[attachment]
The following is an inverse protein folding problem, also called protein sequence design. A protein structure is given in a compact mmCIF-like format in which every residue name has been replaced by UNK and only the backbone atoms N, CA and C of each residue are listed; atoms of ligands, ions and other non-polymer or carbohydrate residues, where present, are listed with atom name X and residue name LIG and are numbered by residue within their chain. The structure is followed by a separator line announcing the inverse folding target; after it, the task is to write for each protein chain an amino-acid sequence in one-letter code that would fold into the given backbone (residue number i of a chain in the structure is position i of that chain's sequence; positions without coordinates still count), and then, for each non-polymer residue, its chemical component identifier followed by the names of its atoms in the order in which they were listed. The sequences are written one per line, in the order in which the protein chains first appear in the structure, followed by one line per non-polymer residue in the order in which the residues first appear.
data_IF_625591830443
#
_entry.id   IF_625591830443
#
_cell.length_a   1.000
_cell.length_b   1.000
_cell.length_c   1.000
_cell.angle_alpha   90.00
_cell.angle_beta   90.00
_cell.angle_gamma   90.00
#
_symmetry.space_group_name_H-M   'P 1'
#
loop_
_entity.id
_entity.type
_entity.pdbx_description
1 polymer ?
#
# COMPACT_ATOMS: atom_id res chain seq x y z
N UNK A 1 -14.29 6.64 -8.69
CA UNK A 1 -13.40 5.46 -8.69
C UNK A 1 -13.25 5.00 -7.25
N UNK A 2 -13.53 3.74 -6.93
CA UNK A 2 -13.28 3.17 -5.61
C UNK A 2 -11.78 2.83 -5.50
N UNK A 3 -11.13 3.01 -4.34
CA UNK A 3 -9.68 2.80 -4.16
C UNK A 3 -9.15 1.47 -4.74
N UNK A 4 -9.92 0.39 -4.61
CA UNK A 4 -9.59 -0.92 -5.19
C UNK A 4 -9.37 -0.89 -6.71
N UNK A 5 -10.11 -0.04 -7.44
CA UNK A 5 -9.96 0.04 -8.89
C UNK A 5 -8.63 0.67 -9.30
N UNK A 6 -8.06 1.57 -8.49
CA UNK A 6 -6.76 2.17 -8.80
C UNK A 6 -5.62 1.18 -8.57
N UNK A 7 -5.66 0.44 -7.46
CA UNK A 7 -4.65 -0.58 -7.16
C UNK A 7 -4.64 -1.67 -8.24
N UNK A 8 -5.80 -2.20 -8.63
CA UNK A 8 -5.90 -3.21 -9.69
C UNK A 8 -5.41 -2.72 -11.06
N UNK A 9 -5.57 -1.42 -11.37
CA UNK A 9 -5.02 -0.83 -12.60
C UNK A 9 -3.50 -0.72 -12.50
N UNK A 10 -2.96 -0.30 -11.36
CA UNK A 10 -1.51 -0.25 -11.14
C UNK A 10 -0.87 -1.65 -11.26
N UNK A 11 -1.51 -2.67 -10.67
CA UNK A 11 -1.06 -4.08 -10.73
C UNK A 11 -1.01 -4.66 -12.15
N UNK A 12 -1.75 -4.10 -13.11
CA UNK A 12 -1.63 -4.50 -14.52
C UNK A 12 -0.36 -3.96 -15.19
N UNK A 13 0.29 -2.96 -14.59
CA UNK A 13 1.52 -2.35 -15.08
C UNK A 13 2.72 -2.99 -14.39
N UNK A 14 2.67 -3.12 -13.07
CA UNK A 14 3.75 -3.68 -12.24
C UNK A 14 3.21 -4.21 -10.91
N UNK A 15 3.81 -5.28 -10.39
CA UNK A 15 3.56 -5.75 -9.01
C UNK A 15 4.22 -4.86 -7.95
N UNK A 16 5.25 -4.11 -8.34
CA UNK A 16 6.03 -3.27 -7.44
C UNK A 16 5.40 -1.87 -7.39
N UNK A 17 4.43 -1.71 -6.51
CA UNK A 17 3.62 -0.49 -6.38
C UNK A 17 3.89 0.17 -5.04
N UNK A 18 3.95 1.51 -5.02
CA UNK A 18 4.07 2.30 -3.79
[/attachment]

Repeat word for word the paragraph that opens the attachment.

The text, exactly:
The following is an inverse protein folding problem, also called protein sequence design. A protein structure is given in a compact mmCIF-like format in which every residue name has been replaced by UNK and only the backbone atoms N, CA and C of each residue are listed; atoms of ligands, ions and other non-polymer or carbohydrate residues, where present, are listed with atom name X and residue name LIG and are numbered by residue within their chain. The structure is followed by a separator line announcing the inverse folding target; after it, the task is to write for each protein chain an amino-acid sequence in one-letter code that would fold into the given backbone (residue number i of a chain in the structure is position i of that chain's sequence; positions without coordinates still count), and then, for each non-polymer residue, its chemical component identifier followed by the names of its atoms in the order in which they were listed. The sequences are written one per line, in the order in which the protein chains first appear in the structure, followed by one line per non-polymer residue in the order in which the residues first appear.